It seems to be fashionable in the fitness world to snark about the “dreaded” January rush.
If you’re a regular at your gym/ studio/ CrossFit affiliate, you may well know the scene: High on New Year’s Resolutions and brand new spandex from Santa, hordes of new members invade your beloved sanctuary, the gym.
You have to wait longer than usual to get the squat rack. You have to swap sets with a stranger on a cable machine. The yoga class is slam packed, mats from wall to wall. You might roll your eyes at the girl taking a selfie, or want to tell off the dude who is taking way too long on the bench. It’s freakin’ Monday, dude! International Chest Day! You might internally bet against them. I give ’em a month.
But I implore you, fitness veterans: Be nice.
Yes, it matters!
Remember what it was like to get started
I’m spectacularly lucky. I grew up in strength and conditioning. I started my barbell education at 12 years old, and I’ve mostly kept that up for two decades. I’ve dabbled in spinning, yoga, and pilates since college.
But you know what? When I signed up for CrossFit, I almost didn’t show up for Foundations because I was absolutely terrified. I still take a deep breath before walking through the door of an unfamiliar gym or yoga studio. All this despite possessing the luxuries of a body seen as “fit” and being extraordinarily “qualified” to feel comfortable.
The picture below is from one of my first weeks at CrossFit9. Despite possibly coming off as a fitness humblebrag, I really just wanted to express how fucking hard all of this was, that I was committed to changing my life for the better, and that I was really proud of myself for doing it.
We all know why it’s so hard to start. That awkward moment when you walk in and everyone turns to size you up. The thought you might not know how to do everything (or anything) correctly. What if the instructors are mean, or you hold up the class? Suddenly we’re flashing back to memories of our first day of school.
Imagine how that effect might amplify if someone doesn’t have a “gym body”.
The internal dialogue can be deafening. For someone who is brand new, they’ve often just now figured out how to quell that negativity enough to hit the “sign up” button, or dial the phone number. That takes guts!
Everyone goes through this process, and it’s very likely you’ve been there too. You already know the negative nagging voice fades with time. The feeling of unease gradually fades into the feeling of comfort and belonging. The newbie will get there eventually.
Your gym or studio is a place where people come to change themselves for the better. They’re battling against a barrage of information and misinformation, the sticky allure of staying in the comfort zone, and challenging the current role they play in their families and social circles. They might have a doctor pressuring them to lose weight and burn off stress, or else a heart attack is looming. They could have a spouse who isn’t attracted to them anymore. Maybe they can’t keep up with their kids. And they’ve said enough.
This step deserves respect, not derision.
The gym newbie probably isn’t a moron. This person knows the statistics about how many resolutions hold up past January, and yet they showed up anyways. They don’t need nasty naysayers, they need support.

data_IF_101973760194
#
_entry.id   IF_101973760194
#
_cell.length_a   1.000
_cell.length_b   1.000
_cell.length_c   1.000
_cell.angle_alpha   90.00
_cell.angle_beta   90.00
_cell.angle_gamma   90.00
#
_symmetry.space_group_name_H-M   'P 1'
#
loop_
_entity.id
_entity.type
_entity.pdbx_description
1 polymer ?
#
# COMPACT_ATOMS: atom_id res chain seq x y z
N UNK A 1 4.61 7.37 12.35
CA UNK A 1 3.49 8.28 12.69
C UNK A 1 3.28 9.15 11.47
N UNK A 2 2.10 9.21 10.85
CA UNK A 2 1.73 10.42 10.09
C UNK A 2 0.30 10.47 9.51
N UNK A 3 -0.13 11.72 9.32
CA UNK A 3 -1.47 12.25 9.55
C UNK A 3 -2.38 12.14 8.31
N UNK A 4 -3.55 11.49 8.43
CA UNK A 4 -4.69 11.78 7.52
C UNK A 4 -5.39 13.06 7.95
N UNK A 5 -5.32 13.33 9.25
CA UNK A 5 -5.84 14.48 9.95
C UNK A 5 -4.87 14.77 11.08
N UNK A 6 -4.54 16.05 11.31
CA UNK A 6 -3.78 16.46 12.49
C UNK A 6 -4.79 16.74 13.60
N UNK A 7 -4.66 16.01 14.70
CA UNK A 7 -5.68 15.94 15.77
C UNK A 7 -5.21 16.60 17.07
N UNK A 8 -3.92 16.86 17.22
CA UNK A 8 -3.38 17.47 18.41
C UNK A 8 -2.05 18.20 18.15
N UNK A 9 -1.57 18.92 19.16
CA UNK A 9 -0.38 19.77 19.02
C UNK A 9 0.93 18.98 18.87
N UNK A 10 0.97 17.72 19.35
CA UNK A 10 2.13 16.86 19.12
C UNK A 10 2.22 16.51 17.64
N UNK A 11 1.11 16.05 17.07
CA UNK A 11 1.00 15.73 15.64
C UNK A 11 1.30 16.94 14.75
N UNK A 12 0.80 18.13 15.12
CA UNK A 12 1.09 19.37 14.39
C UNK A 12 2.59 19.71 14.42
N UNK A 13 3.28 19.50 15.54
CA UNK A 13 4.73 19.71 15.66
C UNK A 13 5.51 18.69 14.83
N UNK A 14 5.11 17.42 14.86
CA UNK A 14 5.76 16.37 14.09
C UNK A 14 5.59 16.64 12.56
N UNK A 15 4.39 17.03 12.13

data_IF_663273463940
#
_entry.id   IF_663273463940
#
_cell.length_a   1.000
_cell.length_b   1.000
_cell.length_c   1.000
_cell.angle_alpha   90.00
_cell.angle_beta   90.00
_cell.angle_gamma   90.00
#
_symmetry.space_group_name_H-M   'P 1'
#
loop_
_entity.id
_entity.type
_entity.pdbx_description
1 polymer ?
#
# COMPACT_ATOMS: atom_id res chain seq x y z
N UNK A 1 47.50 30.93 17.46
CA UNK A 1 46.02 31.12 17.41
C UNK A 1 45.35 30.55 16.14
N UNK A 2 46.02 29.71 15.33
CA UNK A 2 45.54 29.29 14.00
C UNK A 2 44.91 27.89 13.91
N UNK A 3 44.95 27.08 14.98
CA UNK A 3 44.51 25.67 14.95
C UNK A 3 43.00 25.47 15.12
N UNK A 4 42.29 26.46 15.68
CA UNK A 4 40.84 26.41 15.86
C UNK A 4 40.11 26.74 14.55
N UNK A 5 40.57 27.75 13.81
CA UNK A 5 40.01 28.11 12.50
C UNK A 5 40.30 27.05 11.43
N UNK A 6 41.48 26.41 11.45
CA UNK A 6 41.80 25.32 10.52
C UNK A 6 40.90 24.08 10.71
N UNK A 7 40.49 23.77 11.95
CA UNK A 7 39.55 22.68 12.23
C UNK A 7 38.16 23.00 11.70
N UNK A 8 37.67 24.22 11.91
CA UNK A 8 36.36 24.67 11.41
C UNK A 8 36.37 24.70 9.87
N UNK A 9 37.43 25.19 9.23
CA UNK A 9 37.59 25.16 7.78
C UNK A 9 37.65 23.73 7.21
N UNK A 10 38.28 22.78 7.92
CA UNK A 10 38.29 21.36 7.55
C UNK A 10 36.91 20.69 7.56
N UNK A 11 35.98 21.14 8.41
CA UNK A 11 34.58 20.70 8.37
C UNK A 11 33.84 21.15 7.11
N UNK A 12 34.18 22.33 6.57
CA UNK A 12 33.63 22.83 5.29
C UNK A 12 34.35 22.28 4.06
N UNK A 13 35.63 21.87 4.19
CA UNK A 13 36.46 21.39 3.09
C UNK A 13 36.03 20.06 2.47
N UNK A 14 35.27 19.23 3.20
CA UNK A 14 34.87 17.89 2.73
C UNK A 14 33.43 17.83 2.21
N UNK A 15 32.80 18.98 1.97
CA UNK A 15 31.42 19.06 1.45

Don’t even get me started on gym fail posts. You know the ones– someone manages to seat themselves upside down in a quad extension machine and use their face instead of their shins. My stomach clenches every time someone feels the need to take video of someone else in a gym without their consent. Are some people inept and wildly unsafe? Yes, absolutely. Are these instances the videographer’s business? Not even a little bit. This is a case for the gym manager to provide some education, not fodder for your Instagram followers.
If you are in a facility where this isn’t taken seriously, I have news for you: You’re the one who needs to find a new place, and you might need to pay more to do it. There’s a reason people will come to pay hundreds of dollars to get coaching from a highly rated CrossFit facility. Hard work is valued, education is provided for every skill level, and your classmates will be discreetly wrangled by a qualified coach. You do not get to be both picky and cheap. I’m sorry.
At the end of the day, remember every single newbie has as much right to be there as you do.
You’re an ambassador
Like it or not, you’re part of your fitness facility’s ambience and culture. It’s not your responsibility by any means, but as a seasoned member you can help that newbie stay on track, and isn’t that kind of badass and empowering?
Imagine if you saw a new person struggling to find a place to lay down their yoga mat, and using your rapport with your classmates, you made room for them next to you.
Maybe in a moment of a newbie’s confusion, you step in to gently share the deadlift trick that finally helped you keep your back straight.
Or maybe you just smile and –gasp– say hello in passing, because isn’t everyone aching for small acknowledgments of their humanity, and that it matters they are there?
I hope you’ll tuck away a new year’s resolution of your own, to make the gym or studio a little more welcoming. It’s not very hard, and you’ll get better at it with time.
If you can’t do that, just remember: Work hard and don’t be an asshole. ❤